I took about half a decade out of computer gaming largely because of this “fail to win” model. When I came back in the mid-90s I was delighted to find a lot more options available. I don’t consider trying the same repeatedly until you get the exact pixel-perfect position or the exact dance-sequence of actions right to be “learning” in any meaningful sense. It seems to me to be attempting to get as close as possible to being a machine, which isn’t something that interests me.

Consequently I avoid anything that ressembles this in MMOs. I don’t raid and I don’t do content that requires reiteration to match a particular set of predesigned requirements. That doesn’t mean I don’t do repetetive content. Like The Fall, I dig repetition. The difference is, I like to repeat things that worked the first time, or that I enjoy doing for the sake of doing them.

I also have no problem with failing to learn to succeed when the successive failures arise from trying different approaches any of which *could* have worked. I learned in Baldur’s Gate to try many different approaches to overcome various encounters. I never felt that I had to keep trying until I found the method that the designer had predesigned for me to use. When I failed I felt it was because I hadn’t thought things through sufficiently clearly, or hadn’t executed my plan well enough, or both.

I found that Everquest very much rewarded this approach and I’ve looked for this flexibility in all MMOs I’ve played since. And generally found it so long as I stayed away from Raids and other heavily scripted content. I look for systems that reward, or at least don’t punish, imagination and creativity in problem-solving. They are out there now, but I hope that the next wave of MMOs will move more in that direction and away from The Dance.

4. Xenikos says:

You are grossly mischaracterizing how things work. In Cataclysm, gear does create a minimum check, and higher gear does give you a bit more leeway, but the vast majority of what determines your success is all of the tons of tiny adjustments people make when they learn. Heroic Chimaeron on 25man, took us about 3 hours of wiping to learn the timing on things like tank taunts, how to do our cooldown and LOH rotations, melee positioning, etc. etc. 2 weeks after we got our first kill, we one-shot it, and our gear has not significantly changed at all (like 7-8 new items spread across 25 people, whoopee).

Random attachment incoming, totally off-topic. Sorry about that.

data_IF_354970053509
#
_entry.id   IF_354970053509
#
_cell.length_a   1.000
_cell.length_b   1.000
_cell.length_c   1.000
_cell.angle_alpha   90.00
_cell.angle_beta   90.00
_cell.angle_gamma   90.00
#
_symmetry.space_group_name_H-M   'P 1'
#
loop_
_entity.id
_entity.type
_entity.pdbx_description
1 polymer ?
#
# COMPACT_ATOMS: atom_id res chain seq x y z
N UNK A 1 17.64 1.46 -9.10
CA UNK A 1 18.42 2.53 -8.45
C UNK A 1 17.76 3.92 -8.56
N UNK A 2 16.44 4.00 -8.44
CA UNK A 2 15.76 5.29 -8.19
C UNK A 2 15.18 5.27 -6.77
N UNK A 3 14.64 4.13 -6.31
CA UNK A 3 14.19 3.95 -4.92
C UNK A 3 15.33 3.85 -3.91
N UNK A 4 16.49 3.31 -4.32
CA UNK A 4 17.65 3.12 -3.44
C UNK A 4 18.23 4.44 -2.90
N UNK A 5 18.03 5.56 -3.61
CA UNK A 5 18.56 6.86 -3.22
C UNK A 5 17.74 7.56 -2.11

If you want gear to be involved AT ALL, then it has to be both an important part of the fight, and also an important reward. If you don’t like playing that way then fine, but it is a model that makes sense, and you are never just “doing the same thing” many times in a row to hope that RNG plays out in your favor. The “grinding” you speak of is time spent figuring out all of the small little quirks of the fight, and once you can do that you are going to get the kill.

1. Delurm says:

I don’t see any reference to WoW in this post. No need to defend the 100000000 lbs. gorilla – it does so by sheer #’s alone.

To take your point however – WoW has swung the pendulum so far to the gear corner – that it’s not funny.

When Burning Crusade was released – people ground out the raids – then Black Temple was released – 5/22/07 – date that the boss was cleared – 6/5/07

Mind you this was after months of gearing and clearing old content.

(why do I bring this up…) BC had better raiding than WoTLK *and* Cata for one simple reason – other than flagging/keying all content was doable with gear from the previous expansion.

China had burning crusade released with black temple included. 52 days from launch and the big bad was dead. Most of the guild that did this was wearing naxx gear. You can’t even farm enough raid content to gear 25 people in 52 days. Yes they had strats – my point isn’t about learning strats – less than 1% of your playerbase will *ever* worry about learning stuff new because of the web – the rest read how to do it anyway.

52 days – in old gear – that’s making encounters that allow execution to win.

Now show me anyone wearing top end Lich King gear that could even do a heroic in Cata. Simple fact – you can’t they changed the game so that gearscore > skill.

1. Naqaj says:

You casually brush over the fact that Cataclysm came with a rather hefty rebalancing of gear stats, not just from one tier to the next, but in the distribution of stats on each single piece. The most important change here being that Cata gear has significantly more health at any given tier, with encounters balanced around this. That makes comparisons to the situation in TBC or WOTLK very questionable.
Blizzard did in fact change the game, but not in the way you’re suggesting.

Seeing that there are guilds who clear raid instances in blue quality gear should speak volumes about how much leeway Wow leaves for skill > gearscore.

1. Naqaj says:

Ah, I retract the last statement. I should have clarified that was in WOTLK. With the build-in gearscore threshold in Cata, that is obviously not possible anymore. They will have to settle for another self-imposed gear limit now,

2. Xenikos says:

“Now show me anyone wearing top end Lich King gear that could even do a heroic in Cata. Simple fact – you can’t they changed the game so that gearscore > skill.”

That is a bad argument. They intentionally made the gear between Heroic LK stuff and entry level heroic stuff (277 to 333) have a huge increase in stats, because they didn’t want people to not have to improve their character between one expansion and the next. Which makes sense! If gear is supposed to be one of the motivating factors to raiding, then you have to make that gear valuable SOMEHOW.

You claim that gear is too important because you need stuff from a current expansion to do current expansion content. I don’t understand why you think you should be able to do Cata heroics with WotLK gear. Counter-point: there are plenty of people with Cata level gear who can’t do Cata level heroics! Even after constant constant nerfing!

When it comes to raiding, gear doesn’t do ANYTHING for you. You need some of it, but you absolutely don’t have to be well raid geared to do most of the encounters. It is all about interrupt timing, cool down management, and other skills that were not tested in WotLK hardmodes. Gear was > skill in ICC (LK being the exception), since you could do well with good gear and a vague understanding of the fight mechanics. Cataclysm’s raids are nowhere near as forgiving, and demand a skill level high enough to the point that your argument is completely incorrect.